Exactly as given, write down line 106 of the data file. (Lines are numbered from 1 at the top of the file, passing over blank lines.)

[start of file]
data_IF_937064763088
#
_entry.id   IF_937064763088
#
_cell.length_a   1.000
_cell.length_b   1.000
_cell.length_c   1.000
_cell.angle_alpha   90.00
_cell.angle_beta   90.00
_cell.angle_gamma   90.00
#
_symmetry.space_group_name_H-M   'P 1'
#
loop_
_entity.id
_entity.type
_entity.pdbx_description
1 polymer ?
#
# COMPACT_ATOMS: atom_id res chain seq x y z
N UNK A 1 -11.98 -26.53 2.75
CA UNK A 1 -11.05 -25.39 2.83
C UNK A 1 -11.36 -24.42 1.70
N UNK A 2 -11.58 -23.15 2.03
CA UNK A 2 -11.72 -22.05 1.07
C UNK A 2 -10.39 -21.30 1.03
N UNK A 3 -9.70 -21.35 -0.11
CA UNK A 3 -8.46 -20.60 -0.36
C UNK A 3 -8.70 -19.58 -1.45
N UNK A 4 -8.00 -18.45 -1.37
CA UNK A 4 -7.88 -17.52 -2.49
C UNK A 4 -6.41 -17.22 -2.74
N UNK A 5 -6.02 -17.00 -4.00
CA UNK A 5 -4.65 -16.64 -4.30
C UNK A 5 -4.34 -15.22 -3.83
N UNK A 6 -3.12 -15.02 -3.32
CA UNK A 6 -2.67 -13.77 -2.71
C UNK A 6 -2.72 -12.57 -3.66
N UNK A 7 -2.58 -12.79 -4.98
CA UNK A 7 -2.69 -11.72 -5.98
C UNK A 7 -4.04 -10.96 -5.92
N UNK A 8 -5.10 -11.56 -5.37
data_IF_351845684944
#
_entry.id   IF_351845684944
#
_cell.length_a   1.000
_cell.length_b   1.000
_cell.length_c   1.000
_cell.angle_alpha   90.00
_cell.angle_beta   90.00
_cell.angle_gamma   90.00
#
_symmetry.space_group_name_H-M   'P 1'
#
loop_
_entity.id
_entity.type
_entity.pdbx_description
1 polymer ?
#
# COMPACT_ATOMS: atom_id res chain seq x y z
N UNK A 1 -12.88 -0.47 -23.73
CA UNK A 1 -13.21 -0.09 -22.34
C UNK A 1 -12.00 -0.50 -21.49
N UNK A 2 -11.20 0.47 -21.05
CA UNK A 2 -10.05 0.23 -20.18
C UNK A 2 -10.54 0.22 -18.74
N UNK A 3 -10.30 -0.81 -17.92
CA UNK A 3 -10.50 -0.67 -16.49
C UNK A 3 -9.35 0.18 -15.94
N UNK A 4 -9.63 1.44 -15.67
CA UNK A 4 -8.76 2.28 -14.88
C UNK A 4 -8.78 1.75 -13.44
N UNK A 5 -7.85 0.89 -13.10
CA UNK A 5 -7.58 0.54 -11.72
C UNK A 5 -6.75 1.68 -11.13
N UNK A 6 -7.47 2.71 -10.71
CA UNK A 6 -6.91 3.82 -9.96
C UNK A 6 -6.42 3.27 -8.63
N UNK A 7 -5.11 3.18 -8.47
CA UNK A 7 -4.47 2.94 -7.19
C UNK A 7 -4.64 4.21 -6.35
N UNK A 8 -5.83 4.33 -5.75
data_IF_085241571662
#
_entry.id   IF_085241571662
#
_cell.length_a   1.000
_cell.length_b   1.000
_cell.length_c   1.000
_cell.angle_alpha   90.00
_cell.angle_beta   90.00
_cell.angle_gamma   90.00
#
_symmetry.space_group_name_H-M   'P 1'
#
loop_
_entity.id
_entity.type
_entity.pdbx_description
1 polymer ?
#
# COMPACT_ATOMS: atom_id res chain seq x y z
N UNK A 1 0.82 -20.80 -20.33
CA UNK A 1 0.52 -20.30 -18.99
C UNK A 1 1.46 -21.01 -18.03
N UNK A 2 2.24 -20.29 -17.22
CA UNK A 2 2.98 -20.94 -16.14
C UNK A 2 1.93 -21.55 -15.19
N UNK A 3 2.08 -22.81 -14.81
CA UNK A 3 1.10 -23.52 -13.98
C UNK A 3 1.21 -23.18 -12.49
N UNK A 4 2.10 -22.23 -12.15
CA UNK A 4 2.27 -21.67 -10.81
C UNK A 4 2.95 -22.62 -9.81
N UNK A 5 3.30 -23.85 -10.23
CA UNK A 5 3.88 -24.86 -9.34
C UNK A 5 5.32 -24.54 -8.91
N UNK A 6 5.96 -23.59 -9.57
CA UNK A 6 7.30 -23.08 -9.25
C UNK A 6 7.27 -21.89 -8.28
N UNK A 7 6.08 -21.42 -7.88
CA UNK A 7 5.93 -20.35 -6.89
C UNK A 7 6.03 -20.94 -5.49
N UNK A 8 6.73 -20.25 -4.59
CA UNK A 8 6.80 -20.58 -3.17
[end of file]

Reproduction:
CA UNK A 1 0.52 -20.30 -18.99